Cover image for Sit down and shut up : how discipline can set students free / Cinque Henderson.
Title:
Sit down and shut up : how discipline can set students free / Cinque Henderson.
ISBN:
9781250101884
Edition:
First edition.
Publication Information:
New York, NY : St. Martin's Press, [2018]

©2018
Physical Description:
240 pages ; 22 cm
Contents:
Kids' rights, or, by all means, vote for that idiot! -- Broken windows -- Gems, knuckleheads, and assholes -- A candid world -- Stamped from the beginning -- The child is father to the man -- Less than zero tolerance -- Follow the money -- What it means to be distracted -- Forget it, Jake.It's Chinatown. -- Super sub -- Final days -- What can we do now?.
Abstract:
"On his first day as a substitute teacher, Cinque Henderson was cursed and yelled at by a class of 11th graders. One kid openly threatened him. Cinque, not wanting trouble, called the hall monitor, who escorted the student to the office. But five minutes later, the office sent him back. He carried a note that simply read, "OK to return to class." That was it: no suspension, no detention, no phone call home, no picking up trash after school, no sidebar conversation with the office to figure out how they could intervene. In the generation since Henderson had gone to public school in a poor black town in the rural South, the world had undergone dramatic change. Sit Down and Shut Up: How Discipline Can Set Children Free, part memoir, part jeremiad, is a passionate and personal analysis of that change, the story of Henderson's single year as substitute teacher in some of America's toughest schools. Henderson found that the culprits for the failures of our worst schools weren't some endless stream of unqualified teachers, but rather the result of population in crisis. He soon came to see that public school classrooms were hothouse laboratories/microcosms--chaotic, teeming, vibrant, tough--of all our nation's most vexing issues of race and class. Beneath the surface, the legacy and stain of race--the price of generational trauma, the cost of fatherlessness, the failures of capitalism, the false promise of meritocracy--played itself out in every single interaction Henderson had. Henderson also found solutions, namely a recommitment to the notion that discipline--emotional, psychological, behavioral and moral--wisely and properly understood, patiently and justly administered--was the only proper route to freedom and opportunity for generations of poor youth"-- Provided by publisher.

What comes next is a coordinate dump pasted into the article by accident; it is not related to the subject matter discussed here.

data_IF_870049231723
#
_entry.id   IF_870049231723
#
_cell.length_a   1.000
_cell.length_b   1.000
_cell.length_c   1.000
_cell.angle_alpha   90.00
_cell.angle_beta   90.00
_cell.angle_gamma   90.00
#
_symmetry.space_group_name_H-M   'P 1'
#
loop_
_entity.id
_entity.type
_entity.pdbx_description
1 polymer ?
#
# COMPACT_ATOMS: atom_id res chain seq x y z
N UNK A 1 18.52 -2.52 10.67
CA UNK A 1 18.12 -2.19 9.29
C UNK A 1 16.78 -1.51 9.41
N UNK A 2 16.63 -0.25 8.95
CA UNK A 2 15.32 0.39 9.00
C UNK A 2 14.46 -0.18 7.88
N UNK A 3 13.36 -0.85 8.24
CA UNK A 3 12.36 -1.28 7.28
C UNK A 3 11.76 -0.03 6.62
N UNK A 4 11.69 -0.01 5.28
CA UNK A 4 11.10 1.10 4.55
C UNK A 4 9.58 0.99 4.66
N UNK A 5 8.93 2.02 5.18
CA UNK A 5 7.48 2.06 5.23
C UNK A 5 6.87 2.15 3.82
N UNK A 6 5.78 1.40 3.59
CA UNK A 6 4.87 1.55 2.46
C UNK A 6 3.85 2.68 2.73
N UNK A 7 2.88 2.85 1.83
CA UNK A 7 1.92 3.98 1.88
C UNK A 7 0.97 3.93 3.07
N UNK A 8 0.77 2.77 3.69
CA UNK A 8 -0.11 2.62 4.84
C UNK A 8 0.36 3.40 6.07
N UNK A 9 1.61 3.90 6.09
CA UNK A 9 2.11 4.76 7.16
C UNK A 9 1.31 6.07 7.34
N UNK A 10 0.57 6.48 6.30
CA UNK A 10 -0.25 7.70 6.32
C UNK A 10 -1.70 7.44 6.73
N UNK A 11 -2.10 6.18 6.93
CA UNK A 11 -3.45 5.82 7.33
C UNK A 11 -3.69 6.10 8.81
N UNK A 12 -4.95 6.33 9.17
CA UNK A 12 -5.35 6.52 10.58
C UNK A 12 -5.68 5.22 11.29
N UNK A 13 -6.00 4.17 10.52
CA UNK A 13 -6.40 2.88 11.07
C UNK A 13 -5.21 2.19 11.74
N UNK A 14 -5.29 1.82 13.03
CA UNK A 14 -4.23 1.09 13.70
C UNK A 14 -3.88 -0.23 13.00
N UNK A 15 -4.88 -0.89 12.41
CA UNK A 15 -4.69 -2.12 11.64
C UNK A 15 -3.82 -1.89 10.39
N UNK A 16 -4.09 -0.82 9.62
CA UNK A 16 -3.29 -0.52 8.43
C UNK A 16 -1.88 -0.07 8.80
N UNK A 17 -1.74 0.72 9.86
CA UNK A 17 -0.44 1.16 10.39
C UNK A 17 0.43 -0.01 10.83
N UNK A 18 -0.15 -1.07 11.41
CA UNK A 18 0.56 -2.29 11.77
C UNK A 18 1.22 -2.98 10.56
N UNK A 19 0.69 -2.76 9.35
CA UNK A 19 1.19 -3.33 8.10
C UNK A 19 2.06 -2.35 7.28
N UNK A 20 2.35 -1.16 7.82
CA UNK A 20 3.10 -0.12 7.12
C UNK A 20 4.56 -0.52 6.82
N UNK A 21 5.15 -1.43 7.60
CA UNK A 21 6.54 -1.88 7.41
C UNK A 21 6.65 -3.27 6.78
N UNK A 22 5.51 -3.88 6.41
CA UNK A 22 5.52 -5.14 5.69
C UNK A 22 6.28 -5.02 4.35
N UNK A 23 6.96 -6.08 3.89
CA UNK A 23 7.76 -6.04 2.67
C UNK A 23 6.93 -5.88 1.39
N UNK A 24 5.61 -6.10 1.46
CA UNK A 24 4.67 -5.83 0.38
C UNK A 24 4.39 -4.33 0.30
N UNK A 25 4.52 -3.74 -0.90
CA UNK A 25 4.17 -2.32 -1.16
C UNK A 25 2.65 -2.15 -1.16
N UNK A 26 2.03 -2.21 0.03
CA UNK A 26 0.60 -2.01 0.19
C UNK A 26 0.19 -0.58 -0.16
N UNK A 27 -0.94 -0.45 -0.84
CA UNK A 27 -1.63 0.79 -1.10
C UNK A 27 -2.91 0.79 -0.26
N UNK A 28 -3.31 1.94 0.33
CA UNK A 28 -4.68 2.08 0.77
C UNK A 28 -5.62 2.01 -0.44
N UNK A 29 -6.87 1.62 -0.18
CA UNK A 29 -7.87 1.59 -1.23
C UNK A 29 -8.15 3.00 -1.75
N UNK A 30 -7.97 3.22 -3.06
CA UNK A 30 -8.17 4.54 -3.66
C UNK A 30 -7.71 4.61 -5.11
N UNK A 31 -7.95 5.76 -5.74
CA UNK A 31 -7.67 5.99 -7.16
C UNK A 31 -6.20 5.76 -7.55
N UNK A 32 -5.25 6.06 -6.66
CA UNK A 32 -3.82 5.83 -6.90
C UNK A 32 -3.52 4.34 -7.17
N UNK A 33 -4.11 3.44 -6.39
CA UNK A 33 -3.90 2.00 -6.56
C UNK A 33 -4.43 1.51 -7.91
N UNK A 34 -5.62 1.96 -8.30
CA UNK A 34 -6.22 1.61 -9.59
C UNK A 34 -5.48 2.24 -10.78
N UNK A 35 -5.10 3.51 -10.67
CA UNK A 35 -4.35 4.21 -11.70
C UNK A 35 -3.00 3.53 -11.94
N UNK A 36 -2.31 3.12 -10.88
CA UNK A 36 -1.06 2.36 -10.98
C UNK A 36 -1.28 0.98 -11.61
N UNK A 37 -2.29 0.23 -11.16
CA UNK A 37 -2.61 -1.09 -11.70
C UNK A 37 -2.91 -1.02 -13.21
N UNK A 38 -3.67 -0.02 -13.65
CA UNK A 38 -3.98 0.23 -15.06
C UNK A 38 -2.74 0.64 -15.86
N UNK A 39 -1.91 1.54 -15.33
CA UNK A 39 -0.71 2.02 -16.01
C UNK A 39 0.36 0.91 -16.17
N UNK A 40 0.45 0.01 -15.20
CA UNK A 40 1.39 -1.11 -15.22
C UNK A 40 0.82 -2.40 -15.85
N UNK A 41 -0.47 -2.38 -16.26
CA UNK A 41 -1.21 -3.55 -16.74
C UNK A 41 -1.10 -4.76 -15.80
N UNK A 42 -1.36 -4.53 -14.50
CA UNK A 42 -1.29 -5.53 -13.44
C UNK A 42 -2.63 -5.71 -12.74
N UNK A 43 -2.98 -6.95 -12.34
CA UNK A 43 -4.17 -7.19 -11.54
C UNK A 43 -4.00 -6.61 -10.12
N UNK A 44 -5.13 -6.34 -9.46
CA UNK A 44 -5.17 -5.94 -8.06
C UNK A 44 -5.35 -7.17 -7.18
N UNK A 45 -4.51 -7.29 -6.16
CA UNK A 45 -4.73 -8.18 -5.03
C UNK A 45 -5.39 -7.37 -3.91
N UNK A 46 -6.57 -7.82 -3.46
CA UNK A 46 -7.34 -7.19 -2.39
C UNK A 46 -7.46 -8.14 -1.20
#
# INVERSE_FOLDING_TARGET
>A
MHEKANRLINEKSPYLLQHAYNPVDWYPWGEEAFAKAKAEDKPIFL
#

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Summary

Summary

On his very first day of school as a substitute teacher, Cinque Henderson was cursed at and openly threatened by one of his students. Not wanting trouble or any broken bones, Henderson called the hall monitor, who escorted the student to the office. But five minutes later the office sent him back with a note that read, "Ok to return to class." That was it: no suspension, no detention, no phone call home, nothing.

Sit Down and Shut Up: How Discipline Can Set Students Free is a passionate and personal analysis of Henderson's year as substitute teacher in some of America's toughest schools. Students disrespected, yelled at, and threatened teachers, abetted by a school system and political culture that turned a willfully blind eye to the economic and social decline that created the problem.